Inspector General finds EUCOM undermanned for growing mission
By JOHN VANDIVER | STARS AND STRIPES Published: August 24, 2017
STUTTGART, Germany — U.S. European Command force levels could be too small to maintain the military’s push into Eastern Europe, where operational tempo and unpredictable funding puts a three-year-old campaign at risk, a Defense Department watchdog said.
An Inspector General report released this week cautioned that the European Reassurance Initiative may not be resourced well enough to reinforce NATO’s eastern flank. The Joint Chiefs of Staff is reassessing EUCOM’s troop mix, the IG said.
The initiative began in 2014 to bolster the military’s position in Europe, where U.S. forces had been on a steady post-Cold War drawdown. Russia’s intervention in Ukraine altered regional security perceptions and prompted the Pentagon to augment a EUCOM mission that had been in decline.
“The sustainability of ERI is at risk because support for ERI imposes new requirements on USEUCOM and its subordinate commands without an equivalent increase in force authorizations,” the IG report stated.
For EUCOM, the Eastern Europe mission has shifted from reassuring nervous allies to one centered on deterring potential Russian aggression. EUCOM found itself stretched as military operations grew and intensified.
Senior military officials in Europe raised concerns with the IG about “too few operational forces available to support ERI.”
Shortages meant an unsustainable operational pace and less oversight on a growing number of exercises, EUCOM officials told the IG.
In the White House’s 2018 budget, $4.8 billion was marked to fund the European Reassurance Initiative, $1.4 billion more than this year.
ERI has grown each year; however, the money comes out of an annual contingency fund rather than the Defense Department’s regular budget, which plans for future needs five years forward.
“As a result, USEUCOM and (Operation Atlantic Resolve) countries may be unable to sustain ERI’s contribution to allied and partner military capabilities,” the report said.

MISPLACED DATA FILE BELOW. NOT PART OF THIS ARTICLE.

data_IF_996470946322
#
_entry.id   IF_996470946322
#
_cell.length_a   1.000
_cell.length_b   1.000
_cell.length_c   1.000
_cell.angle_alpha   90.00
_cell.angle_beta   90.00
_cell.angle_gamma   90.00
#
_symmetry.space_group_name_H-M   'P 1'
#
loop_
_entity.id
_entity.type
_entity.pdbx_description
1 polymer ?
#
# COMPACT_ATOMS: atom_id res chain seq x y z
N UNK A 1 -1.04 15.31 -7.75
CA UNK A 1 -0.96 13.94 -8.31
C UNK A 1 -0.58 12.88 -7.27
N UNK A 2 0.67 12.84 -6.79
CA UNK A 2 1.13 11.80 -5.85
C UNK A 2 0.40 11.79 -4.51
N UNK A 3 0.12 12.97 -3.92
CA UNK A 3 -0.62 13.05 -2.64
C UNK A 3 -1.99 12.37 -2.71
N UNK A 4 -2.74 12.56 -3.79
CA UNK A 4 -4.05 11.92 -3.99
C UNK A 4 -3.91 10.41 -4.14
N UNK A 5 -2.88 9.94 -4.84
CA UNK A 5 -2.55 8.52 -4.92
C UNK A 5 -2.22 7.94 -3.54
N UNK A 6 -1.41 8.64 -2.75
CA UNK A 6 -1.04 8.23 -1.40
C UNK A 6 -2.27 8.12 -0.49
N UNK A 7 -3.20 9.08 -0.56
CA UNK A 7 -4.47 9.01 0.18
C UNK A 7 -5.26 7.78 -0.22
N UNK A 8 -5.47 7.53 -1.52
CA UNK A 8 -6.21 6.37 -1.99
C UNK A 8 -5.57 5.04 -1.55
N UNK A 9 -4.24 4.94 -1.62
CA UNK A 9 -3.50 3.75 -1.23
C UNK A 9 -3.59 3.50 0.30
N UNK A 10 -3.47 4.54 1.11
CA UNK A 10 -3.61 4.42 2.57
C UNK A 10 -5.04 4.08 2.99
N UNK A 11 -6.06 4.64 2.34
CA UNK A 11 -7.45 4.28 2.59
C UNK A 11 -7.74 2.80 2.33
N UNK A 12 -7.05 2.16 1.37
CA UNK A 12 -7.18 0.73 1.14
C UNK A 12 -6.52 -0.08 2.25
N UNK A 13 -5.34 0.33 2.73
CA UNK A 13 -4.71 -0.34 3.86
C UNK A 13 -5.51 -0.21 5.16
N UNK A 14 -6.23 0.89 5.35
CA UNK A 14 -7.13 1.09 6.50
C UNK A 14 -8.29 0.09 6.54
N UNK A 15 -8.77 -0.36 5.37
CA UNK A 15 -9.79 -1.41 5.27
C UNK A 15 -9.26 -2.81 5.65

EUCOM said ERI funds have helped it add assets and conduct more complex, high-end training while the command focuses on “regenerating our abilities for deterrence and defense.”
“This requires that we return to our historical role as a command that is capable of executing the full-spectrum of joint and combined operations in a contested environment,” said Meghan Henderson, a EUCOM spokeswoman. “Accordingly, we are adjusting our posture, plans, and readiness to respond to possible future conflicts.”
The IG review highlighted the need to better measure the effectiveness of exercises, including tracking whether U.S. assistance is helping partners build better forces.
Countries that fall under Atlantic Resolve campaign, which is funded by the European Reassurance Initiative, are Poland, Estonia, Lithuania, Latvia, Romania and Bulgaria.
U.S. Army Strykers belonging to the 2nd Cavalry Regiment cross the Vistula River in Chelmno, Poland, on Wednesday, June 8, 2016. An Inspector General's report, released this week, cautioned that the resources for carrying out the military's European Reassurance Initiative could fall short of the demands of a campaign designed to reinforce NATO's eastern flank.